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Body weight at age 20 and in midlife is more important than weight gain for coronary atherosclerosis: Results from SCAPIS
Department of Molecular and Clinical Medicine, Institute of Medicine, Sahlgrenska Academy, University of Gothenburg, Gothenburg, Sweden; Clinical Physiology, Sahlgrenska University Hospital, Gothenburg, Sweden.
Department of Molecular and Clinical Medicine, Institute of Medicine, Sahlgrenska Academy, University of Gothenburg, Gothenburg, Sweden; Department of Medicine Geriatrics and Emergency Medicine, Sahlgrenska University Hospital Östra Hospital, Gothenburg, Sweden.
Department of Clinical Science, Intervention and Technology, Karolinska Institute, Stockholm, Sweden; Department of Radiology, Capio S:t Göran Hospital, Stockholm, Sweden.
Department of Radiology, Institute of Clinical Sciences, Sahlgrenska Academy, University of Gothenburg, Gothenburg, Sweden; Department of Radiology, Sahlgrenska University Hospital, Gothenburg, Sweden.
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2023 (English)In: Atherosclerosis, ISSN 0021-9150, E-ISSN 1879-1484, Vol. 373, p. 46-54Article in journal (Refereed) Published
Abstract [en]

Background and aims: Elevated body weight in adolescence is associated with early cardiovascular disease, but whether this association is traceable to weight in early adulthood, weight in midlife or to weight gain is not known. The aim of this study is to assess the risk of midlife coronary atherosclerosis being associated with body weight at age 20, body weight in midlife and body weight change.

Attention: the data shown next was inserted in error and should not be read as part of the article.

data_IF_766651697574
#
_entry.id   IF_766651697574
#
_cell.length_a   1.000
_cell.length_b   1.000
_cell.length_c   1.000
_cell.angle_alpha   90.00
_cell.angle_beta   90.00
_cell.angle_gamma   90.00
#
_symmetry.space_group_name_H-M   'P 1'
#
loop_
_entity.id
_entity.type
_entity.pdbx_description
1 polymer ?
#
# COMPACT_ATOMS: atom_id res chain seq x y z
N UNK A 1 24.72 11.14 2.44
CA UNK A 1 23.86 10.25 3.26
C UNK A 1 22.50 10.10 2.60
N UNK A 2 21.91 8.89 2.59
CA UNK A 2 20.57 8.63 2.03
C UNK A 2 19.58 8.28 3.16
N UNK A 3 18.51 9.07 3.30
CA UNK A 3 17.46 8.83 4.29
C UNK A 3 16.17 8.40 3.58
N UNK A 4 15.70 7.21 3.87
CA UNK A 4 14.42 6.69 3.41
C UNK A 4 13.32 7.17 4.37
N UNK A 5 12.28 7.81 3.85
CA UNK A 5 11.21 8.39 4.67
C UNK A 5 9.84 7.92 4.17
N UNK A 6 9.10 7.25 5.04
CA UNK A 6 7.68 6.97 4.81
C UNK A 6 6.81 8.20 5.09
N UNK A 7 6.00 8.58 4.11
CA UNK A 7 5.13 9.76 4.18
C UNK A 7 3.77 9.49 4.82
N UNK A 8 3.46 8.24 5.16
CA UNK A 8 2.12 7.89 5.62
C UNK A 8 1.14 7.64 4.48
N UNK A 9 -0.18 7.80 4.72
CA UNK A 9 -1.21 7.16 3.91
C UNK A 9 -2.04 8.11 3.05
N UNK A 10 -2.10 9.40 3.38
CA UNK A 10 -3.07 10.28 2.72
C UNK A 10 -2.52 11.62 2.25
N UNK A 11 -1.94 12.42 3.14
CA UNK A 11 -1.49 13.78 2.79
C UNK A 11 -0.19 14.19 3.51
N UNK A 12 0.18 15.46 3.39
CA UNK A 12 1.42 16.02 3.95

Methods: We used data from 25,181 participants with no previous myocardial infarction or cardiac procedure in the Swedish CArdioPulmonary bioImage Study (SCAPIS, mean age 57 years, 51% women). Data on coronary atherosclerosis, self-reported body weight at age 20 and measured midlife weight were recorded together with potential confounders and mediators. Coronary atherosclerosis was assessed using coronary computed tomography angiography (CCTA) and expressed as segment involvement score (SIS).

Results: The probability of having coronary atherosclerosis was markedly higher with increasing weight at age 20 and with mid-life weight (p < 0.001 for both sexes). However, weight increase from age 20 until mid-life was only modestly associated with coronary atherosclerosis. The association between weight gain and coronary atherosclerosis was mainly seen in men. However, no significant sex difference could be detected when adjusting for the 10-year delay in disease development in women.

Conclusions: Similar in men and women, weight at age 20 and weight in midlife are strongly related to coronary atherosclerosis while weight increase from age 20 until midlife is only modestly related to coronary atherosclerosis.

Place, publisher, year, edition, pages
Elsevier, 2023. Vol. 373, p. 46-54
Keywords [en]
Coronary artery calcium score, Midlife, Sex, Weight, Weight gain
National Category
Cardiac and Cardiovascular Systems
Identifiers
URN: urn:nbn:se:umu:diva-205473DOI: 10.1016/j.atherosclerosis.2023.01.024ISI: 001010662800001PubMedID: 36813601Scopus ID: 2-s2.0-85148722883OAI: oai:DiVA.org:umu-205473DiVA, id: diva2:1744107
Funder
Swedish Heart Lung FoundationKnut and Alice Wallenberg FoundationSwedish Research CouncilVinnovaUniversity of GothenburgKarolinska InstituteLinköpings universitetLund UniversityUmeå UniversityUppsala UniversitySwedish Heart Lung Foundation, 20180324Swedish Research Council, 2019–01140Swedish Research Council, 2018–02527AFA Insurance, 160334Available from: 2023-03-17 Created: 2023-03-17 Last updated: 2023-09-05Bibliographically approved

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Lilja, MikaelSandström, AnetteSkoglund Larsson, LinnSöderberg, Stefan

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